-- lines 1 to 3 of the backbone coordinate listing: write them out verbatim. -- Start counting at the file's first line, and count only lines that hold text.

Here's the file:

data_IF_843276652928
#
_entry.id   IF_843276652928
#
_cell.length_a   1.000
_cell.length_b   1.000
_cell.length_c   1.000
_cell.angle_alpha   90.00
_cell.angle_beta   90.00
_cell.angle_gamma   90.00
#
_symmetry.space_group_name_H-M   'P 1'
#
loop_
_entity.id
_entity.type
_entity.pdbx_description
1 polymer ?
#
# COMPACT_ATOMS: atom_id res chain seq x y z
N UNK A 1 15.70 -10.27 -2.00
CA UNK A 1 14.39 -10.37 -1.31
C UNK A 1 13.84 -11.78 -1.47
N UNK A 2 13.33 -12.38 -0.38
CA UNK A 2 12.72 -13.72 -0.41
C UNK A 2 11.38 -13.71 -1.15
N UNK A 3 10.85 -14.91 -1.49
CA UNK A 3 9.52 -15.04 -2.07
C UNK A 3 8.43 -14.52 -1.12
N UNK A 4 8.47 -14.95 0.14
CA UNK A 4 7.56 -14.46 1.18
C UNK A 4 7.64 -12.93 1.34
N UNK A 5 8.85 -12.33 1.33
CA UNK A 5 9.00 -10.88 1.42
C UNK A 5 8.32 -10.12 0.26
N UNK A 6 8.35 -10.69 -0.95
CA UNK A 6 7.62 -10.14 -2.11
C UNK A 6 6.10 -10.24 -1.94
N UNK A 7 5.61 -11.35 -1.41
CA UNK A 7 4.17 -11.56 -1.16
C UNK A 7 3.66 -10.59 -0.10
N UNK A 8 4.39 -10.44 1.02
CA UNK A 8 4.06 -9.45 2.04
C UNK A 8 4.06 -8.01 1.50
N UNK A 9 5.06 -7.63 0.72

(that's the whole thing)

data_IF_843276652928
#
_entry.id   IF_843276652928